Marchand instructed cadets with roughly two hours of classroom training on May 21, teaching them how to properly wear a pack, use a compass and conduct search and rescue operations. He also oversaw the cadets as they packed into vans — several in each vehicle — and drove to interview a mock witness at Chesapeake Landing in St. Michaels, who, in the scenario, saw a crash.
“It’s good training for our members,” Marchand said. “When the day comes and we actually need to interview a witness, we are ready to and know exactly what questions to ask.”
Several groups of cadets were led by ground team leaders (GTLs), or senior cadets who have had some experience with search and rescue operations. Trainees pinpointed the location of the crash in the scenario after gathering facts from the witness, and then converged on farmland nearby, which is actually owned by Del. Johnny Mautz, R-37B-Talbot, a supporter of CAP.
Cadets lined up near a golden field and surveyed the land for evidence of a crash, finding bits of evidence along the way. Coming to a pond, they found fake tarp, clothing and miscellaneous items, and swept the area, eventually finding a dummy dubbed “the victim.”
At Cambridge-Dorchester Regional Airport, another group of cadets also conducted ramp checks for practice in identifying missing aircraft.
This type of training “allows us to refine our processes and identify shortfalls to mitigate in future engagements,” said DeJesus. “It also builds esprit-de-corps among our members who get to meet individuals outside their unit and strengthen relationships that can last for years.”
Cadets pushed through grueling hot weather and long hours, but at the end of the day, they learned valuable skills and are molding themselves into honorable citizens through a unique program, added Troy Hammons, a senior member of the Easton Composite Squadron.
“There are so many opportunities for these kids,” he said. “It takes a lot of dedication and a lot of perseverance — and it’s not for everyone — but the opportunities that these guys get is just absolutely” fantastic.
Hammons said he enrolled his son in the program as soon as he turned 12, and joined himself as a flight instructor and pilot. He teaches the cadets how to fly a plane — many of them still in middle-school when they get behind the pilot seat.
Sometimes, “they have never been in a commercial plane before, and in their first flight, they are flying,” he said. “We really, really work them in as much as we possibly can. They work the radios, they fly the plane, and they self-study.”
CAP operates one of the largest single-engine aircraft fleets in the world: more than 560 planes, 54 gliders and two hot-air balloons. A good amount of CAP’s 60,000 volunteers nationwide pilot planes, with more than 70,000 flying hours logged last year.
Pilots not only assist with search and rescue operations and disaster relief initiatives, but also conduct safety missions. For example, the Maryland Wing starts its surveillance of the Chesapeake Bay during boating season, starting in Memorial Day and stretching through the summer.
CAP was created in 1941 and is an integral part of every community, even if it’s not as well-known.
DeJesus, who just came into leadership at Easton Composite Squadron last year, first joined CAP during his freshman year in high-school before joining the U.S. Air Force for more than 20 years. As a member of CAP, he’s flown during disaster relief missions in New Mexico and Florida.
Still, DeJesus often reminds people that many CAP volunteers remain civilians and have normal, everyday jobs across the spectrum. All are instrumental in protecting and serving their state and community — CAP is credited with saving 82 lives nationwide annually — but they are donating time to do so.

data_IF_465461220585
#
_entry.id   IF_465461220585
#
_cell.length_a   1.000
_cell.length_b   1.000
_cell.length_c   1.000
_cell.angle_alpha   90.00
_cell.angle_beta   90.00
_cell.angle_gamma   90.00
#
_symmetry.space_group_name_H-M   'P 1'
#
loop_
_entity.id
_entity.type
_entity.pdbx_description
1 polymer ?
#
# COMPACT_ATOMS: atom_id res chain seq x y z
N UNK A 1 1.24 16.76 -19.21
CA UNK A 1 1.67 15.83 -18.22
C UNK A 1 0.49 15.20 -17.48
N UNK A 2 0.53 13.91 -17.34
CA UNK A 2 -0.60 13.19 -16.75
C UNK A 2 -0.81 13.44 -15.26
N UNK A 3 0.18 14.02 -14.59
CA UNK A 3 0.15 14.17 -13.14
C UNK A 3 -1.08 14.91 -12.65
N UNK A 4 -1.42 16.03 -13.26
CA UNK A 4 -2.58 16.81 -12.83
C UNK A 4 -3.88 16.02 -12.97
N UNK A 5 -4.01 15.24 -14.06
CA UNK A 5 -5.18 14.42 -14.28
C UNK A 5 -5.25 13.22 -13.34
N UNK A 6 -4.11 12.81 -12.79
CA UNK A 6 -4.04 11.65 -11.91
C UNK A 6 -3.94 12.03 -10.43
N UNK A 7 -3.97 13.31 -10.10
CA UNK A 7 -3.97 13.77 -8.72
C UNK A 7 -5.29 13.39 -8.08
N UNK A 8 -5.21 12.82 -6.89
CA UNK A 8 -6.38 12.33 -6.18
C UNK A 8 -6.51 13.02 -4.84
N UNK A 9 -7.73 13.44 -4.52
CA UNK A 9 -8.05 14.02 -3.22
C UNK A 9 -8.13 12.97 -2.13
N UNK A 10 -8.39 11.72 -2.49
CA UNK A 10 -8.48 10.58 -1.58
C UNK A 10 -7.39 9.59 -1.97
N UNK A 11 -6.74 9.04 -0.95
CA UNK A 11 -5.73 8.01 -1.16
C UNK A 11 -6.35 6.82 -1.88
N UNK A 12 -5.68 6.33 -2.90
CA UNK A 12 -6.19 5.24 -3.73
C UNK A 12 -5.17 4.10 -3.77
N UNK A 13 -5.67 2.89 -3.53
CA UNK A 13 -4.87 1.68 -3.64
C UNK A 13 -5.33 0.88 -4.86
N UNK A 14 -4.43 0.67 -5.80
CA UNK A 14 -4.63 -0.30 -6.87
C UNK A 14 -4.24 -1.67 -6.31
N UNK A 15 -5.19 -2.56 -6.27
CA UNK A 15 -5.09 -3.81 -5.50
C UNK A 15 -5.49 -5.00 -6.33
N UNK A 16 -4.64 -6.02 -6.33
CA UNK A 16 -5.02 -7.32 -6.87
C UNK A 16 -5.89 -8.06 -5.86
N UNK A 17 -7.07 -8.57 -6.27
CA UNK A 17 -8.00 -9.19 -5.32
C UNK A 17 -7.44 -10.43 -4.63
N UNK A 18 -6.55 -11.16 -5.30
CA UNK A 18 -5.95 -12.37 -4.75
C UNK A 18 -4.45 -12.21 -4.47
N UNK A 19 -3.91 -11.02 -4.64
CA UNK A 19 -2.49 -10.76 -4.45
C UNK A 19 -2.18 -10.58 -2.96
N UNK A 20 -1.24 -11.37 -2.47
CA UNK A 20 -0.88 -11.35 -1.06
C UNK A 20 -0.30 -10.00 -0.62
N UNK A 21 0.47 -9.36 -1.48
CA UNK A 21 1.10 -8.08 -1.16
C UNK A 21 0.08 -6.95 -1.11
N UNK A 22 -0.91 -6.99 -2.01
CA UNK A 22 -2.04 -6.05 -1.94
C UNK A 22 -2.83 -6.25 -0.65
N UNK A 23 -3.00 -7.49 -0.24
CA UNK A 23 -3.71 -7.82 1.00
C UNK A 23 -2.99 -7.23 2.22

“I’m not getting paid to do this. A lot of us are taking the time out of the week or weekend,” said DeJesus, who is rebuilding ECS after a year of near-dormancy — and is excited to see it grow again with the relaunch of training programs like the May 21 session. “We are focused on community support and team building ... for developing good citizens.”
EASTON — Local award-winning political cartoonist and columnist Rick Kollinger died at home in Easton on Monday, May 31. He was 71.
Kollinger’s political humor drew both ire and admiration. His trenchant and politically conservative satire was a fixture on the opinion pages of The Star Democrat and its sister newspapers for decades.
The Easton native’s first regular column “of political commentary and humor” appeared on March 23, 2004. His cartoon depicting a tearful soldier against the backdrop of the American flag was featured in the Memorial Day edition of The Star Democrat on Sunday, May 30.
“He was always a huge fan of Memorial Day,” said his wife Tracy. He looked forward to hanging the American flag outside.
“Rick’s intellectual wit and humor inspired a world of emotions through his cartoons, and our community was his world,” wrote Jim Normandin, APG Chesapeake Publisher and CEO. “His passing is such a loss for our community.”
Easton native and Star Democrat editor emeritus Denise Riley was executive editor when she signed on Kollinger to write a column to accompany his cartoons. Larry Effingham was the publisher.
“Denise had such a knack of putting such a great team of reporters and editors together, and so for a newspaper the size of the Democrat to have our own political cartoonist — I thought that was a real coup,” Effingham said.
“Those were the days of Gov. William Donald Schaefer. He made the comment about the outhouse of the Eastern Shore, and one of my favorite things was to see Kollinger’s cartoon just sticking it to him. And then when Rick actually produced an annual calendar – for me it was another little tool to send a message to Willie Don. We actually used it as a premium for our readers, and any new subscribers we would give it to them for free,” Effingham said.
Kollinger’s humor was self-deprecating. When he wasn’t satirizing the self-important, he specialized in telling stories that poked fun at himself or shined a light on his — or his dogs’ — foibles.